A guide to U of T’s incubators and accelerators

Where to launch your business at U of T

A guide to U of T’s incubators and accelerators

In 2018, U of T ranked among the top five universities in the world for launching a business. Incubators and accelerators facilitate the launch of most businesses; an incubator launches an idea into a startup, while an accelerator helps an existing business grow and develop. If you want to launch your own business, here’s a guide to U of T’s 11 incubators and accelerators. 

The University of Toronto Early Stage Technology Program (UTEST) is a year-long program that focuses on high-potential technology developed at U of T. UTEST partners with Mitacs, MaRS, and Ontario Centres of Excellence, among others, to provide services to early-stage ventures. UTEST assists students, faculty, and recent alumni with developing business plans, and provides legal advice and office space to launch their business. UTEST applications are due in May each year and final decisions are made in June. It will invest $100,000 in selected businesses, with access to an additional $500,000 in capital. Twelve companies participated in UTEST’s 2018 cohort for innovations, ranging from surgical adhesives to wound treatments. 

The University of Toronto Scarborough Campus Hub hosts a startup competition to help students and recent alumni launch their ideas into businesses. The Hub’s fifth annual intake will be held on Saturday, November 16 when entrepreneurs will compete for up to $5,000 in seed capital. The Hub has launched over 130 startups since its inception five years ago. To name a few, the Hub has helped launch CheaprEats, an on-campus food ordering app that rewards users; Weav, a ride-sharing app designed for students to carpool with one another, and BlumeX, a venture dedicated to helping startups hit sales targets. 

ICUBE is an incubator based in the Institute for Management & Innovation at UTM, but isn’t restricted to UTM students. ICUBE has a three-stage system: Startup, Scaleup, and SXL Grant. Startup includes extensive support for refining a business plan. Scaleup is for companies that have made less than $100,000, and includes networking opportunities and smaller cash prizes. SXL Grant comes with a 50 per cent labour coverage for one employee when the company hires a UTM student. Notable ICUBE alumni include Just Vertical, a company that promotes food sustainability, and Micharity, an innovative fundraising platform.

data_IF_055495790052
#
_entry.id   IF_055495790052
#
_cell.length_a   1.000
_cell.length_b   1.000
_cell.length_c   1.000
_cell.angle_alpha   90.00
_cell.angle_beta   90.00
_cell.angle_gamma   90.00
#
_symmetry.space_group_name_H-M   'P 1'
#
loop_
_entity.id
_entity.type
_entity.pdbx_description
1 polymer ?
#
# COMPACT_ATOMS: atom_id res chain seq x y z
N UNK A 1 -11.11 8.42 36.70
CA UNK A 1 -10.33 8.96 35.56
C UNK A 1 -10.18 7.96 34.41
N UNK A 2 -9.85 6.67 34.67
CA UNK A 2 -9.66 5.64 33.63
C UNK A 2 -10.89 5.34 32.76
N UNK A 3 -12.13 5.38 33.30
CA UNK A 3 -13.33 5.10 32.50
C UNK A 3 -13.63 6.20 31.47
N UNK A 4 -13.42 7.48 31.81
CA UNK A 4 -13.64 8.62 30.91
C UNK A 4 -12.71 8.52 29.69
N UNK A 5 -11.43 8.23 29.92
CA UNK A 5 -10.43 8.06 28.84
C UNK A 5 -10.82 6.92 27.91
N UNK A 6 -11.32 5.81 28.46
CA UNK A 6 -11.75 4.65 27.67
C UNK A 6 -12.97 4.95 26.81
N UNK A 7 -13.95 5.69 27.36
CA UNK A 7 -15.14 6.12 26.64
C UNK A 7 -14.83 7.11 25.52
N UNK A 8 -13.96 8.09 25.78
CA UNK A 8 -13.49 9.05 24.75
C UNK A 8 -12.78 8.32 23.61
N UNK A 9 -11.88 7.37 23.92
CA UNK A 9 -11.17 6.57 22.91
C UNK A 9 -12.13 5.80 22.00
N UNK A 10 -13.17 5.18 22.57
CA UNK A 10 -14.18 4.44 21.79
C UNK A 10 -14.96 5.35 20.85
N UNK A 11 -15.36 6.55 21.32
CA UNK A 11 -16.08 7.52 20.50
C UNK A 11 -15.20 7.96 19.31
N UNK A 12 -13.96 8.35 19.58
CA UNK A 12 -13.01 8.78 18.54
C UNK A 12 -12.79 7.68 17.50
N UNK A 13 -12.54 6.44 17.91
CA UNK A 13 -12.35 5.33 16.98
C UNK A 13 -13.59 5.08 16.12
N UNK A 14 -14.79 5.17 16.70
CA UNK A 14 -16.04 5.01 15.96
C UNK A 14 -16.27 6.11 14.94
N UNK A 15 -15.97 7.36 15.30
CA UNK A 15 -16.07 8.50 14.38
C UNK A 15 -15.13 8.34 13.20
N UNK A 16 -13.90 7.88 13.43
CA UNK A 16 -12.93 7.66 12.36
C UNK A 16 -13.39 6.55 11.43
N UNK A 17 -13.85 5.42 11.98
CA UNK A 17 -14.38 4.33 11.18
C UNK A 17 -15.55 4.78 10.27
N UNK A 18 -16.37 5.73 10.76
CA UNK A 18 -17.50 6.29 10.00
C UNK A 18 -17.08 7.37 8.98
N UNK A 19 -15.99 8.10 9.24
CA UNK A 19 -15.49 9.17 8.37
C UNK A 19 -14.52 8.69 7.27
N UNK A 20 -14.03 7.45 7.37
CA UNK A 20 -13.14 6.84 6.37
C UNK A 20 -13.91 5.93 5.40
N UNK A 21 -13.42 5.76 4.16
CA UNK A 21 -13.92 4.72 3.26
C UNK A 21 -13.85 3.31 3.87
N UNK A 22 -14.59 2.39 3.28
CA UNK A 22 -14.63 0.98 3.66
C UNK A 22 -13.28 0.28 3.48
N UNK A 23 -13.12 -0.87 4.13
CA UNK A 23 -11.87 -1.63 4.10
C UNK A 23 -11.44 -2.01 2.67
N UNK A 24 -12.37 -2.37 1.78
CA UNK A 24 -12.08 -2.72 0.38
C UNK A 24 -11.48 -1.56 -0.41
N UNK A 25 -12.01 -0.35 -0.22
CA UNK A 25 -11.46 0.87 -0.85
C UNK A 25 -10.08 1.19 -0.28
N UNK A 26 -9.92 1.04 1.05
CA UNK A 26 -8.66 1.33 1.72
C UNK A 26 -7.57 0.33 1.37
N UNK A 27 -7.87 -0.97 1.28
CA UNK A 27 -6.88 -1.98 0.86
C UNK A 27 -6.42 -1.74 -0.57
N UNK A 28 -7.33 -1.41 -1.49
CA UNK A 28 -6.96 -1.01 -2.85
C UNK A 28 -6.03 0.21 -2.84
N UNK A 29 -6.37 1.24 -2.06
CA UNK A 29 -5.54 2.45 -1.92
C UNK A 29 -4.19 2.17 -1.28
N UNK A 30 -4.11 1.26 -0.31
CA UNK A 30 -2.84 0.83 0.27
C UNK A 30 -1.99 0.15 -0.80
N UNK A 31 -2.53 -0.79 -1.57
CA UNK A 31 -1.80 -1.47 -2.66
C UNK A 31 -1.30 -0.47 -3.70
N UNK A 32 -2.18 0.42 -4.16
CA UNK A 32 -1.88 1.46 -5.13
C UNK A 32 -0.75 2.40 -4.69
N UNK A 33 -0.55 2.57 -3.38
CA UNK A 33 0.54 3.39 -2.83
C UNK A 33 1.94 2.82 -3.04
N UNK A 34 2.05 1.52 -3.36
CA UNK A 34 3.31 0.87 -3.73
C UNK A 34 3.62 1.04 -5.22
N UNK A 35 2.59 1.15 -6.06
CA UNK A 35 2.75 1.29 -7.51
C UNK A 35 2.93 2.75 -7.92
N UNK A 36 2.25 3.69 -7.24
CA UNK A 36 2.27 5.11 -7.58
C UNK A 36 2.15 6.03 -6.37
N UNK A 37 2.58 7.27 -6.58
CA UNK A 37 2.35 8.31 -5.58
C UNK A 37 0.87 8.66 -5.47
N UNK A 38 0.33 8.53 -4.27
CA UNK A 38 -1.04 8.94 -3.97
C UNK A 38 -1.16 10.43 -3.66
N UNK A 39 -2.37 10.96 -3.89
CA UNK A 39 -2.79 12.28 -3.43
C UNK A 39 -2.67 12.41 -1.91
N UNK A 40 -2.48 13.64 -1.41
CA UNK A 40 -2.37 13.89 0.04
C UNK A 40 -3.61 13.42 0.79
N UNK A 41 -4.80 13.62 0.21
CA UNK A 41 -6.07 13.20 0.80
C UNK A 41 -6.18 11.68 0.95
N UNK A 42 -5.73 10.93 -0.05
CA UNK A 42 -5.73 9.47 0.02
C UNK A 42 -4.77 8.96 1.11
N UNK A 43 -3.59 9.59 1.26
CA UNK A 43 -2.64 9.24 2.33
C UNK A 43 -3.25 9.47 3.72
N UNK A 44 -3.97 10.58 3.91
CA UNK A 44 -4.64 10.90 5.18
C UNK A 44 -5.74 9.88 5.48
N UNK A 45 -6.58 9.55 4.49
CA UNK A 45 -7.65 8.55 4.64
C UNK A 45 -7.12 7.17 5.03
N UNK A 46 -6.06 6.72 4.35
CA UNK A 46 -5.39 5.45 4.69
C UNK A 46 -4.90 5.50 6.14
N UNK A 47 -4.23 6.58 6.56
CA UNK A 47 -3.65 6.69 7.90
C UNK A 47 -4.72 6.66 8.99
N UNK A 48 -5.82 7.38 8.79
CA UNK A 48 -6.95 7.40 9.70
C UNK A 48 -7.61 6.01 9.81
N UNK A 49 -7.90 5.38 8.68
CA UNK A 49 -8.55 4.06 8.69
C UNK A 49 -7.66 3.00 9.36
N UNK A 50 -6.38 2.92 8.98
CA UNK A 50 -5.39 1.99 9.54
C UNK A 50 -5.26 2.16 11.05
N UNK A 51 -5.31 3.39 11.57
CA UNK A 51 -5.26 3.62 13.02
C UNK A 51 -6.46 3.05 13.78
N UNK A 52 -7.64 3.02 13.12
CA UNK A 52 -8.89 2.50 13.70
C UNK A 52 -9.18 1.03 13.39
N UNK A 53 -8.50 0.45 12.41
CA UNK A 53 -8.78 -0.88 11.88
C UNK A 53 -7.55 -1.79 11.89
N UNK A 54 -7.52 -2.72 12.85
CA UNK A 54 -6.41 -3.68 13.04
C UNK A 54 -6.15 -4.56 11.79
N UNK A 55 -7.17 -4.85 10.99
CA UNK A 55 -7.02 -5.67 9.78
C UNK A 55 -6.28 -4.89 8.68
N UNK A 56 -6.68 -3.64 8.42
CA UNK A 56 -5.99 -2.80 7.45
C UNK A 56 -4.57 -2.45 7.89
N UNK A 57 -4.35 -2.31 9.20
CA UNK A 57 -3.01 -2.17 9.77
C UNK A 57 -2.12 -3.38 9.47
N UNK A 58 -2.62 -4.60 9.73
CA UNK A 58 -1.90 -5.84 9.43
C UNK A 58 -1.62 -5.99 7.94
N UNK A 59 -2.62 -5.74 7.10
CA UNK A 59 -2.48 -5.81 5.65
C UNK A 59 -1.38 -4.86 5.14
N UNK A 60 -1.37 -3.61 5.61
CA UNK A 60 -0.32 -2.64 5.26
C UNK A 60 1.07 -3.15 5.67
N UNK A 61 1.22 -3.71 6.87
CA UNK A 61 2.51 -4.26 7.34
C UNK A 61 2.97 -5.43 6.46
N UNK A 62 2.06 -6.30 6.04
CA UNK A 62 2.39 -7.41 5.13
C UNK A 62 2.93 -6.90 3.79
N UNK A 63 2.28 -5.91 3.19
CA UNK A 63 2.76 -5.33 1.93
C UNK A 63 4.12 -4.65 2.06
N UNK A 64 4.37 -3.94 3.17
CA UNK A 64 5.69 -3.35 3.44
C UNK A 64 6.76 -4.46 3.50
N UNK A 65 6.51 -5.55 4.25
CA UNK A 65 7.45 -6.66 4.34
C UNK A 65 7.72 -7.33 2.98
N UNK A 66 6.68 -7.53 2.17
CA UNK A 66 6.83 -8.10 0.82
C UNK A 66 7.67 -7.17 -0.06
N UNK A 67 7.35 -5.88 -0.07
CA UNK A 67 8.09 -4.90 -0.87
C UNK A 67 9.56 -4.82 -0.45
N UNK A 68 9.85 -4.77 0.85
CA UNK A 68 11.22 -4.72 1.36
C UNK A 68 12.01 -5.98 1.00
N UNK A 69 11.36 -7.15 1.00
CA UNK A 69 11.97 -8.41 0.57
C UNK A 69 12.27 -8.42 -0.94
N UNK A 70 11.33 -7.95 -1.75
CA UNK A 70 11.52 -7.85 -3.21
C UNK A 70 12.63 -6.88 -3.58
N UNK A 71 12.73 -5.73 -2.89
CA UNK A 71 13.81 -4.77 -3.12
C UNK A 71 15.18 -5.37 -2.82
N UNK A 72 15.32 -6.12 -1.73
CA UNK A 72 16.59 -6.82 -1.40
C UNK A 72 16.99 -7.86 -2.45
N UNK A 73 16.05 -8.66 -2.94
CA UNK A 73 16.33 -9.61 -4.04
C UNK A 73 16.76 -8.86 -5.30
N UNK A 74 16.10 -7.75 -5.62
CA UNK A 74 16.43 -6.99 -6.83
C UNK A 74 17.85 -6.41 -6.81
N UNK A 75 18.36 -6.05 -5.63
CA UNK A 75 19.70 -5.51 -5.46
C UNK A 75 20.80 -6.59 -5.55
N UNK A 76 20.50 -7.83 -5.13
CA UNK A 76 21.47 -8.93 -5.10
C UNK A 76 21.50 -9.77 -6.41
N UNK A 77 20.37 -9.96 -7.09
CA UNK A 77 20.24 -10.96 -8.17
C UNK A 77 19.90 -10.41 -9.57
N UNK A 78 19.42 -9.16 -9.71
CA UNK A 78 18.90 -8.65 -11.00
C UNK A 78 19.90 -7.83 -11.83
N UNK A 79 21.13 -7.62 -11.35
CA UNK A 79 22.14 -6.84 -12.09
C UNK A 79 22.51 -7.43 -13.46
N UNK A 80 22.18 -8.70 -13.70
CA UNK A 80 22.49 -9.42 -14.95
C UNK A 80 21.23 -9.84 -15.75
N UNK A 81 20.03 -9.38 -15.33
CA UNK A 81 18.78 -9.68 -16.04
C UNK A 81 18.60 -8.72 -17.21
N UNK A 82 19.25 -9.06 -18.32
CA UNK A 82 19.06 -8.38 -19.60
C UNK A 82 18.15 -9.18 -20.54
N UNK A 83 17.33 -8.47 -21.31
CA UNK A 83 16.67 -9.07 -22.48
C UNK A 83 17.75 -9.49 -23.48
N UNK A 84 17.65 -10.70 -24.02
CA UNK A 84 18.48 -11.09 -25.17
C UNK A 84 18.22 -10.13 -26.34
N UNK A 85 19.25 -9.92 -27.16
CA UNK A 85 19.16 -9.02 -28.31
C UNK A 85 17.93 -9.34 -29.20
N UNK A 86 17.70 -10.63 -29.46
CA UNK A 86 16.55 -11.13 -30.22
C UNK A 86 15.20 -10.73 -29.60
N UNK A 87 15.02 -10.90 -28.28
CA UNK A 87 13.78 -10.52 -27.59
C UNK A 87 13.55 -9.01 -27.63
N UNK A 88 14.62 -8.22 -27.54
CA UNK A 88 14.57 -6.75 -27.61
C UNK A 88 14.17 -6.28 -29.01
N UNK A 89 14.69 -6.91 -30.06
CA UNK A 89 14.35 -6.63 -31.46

Department of Computer Science Innovation Lab (DCSIL) is a startup incubator and accelerator for innovations rooted in computer science. In addition to helping launch businesses through their Research to Commercialization Program, the DCSIL offers courses in software and product development to undergraduate and graduate students. It works with U of T, government organizations, industry partners, venture capital firms, and other incubators and accelerators to commercialize promising innovations. In the past, the DCSIL has helped launch Brainsview, a software company that can monitor brain injuries in real time, and deepPIXEL, a company working to improve and automate online customer support. 

The Entrepreneurship Hatchery is a place where student entrepreneurs can submit any problem online to the Hatchery Idea Market, and their team will help them find a solution. The Hatchery operates through two streams: NEST is designed for students interested in launching or growing a startup, while the Launch Lab facilitates startups born out of graduate-level research. Previously, the Hatchery has helped launch Vercel, a company that created a subzero preservation system that extends the life of organs for transplant, and Medme, a smart pillbox that helps patients manage their medications. Each year, the Hatchery hosts Demo Day, an event that showcases startups that participated in NEST’s rigorous four-month program.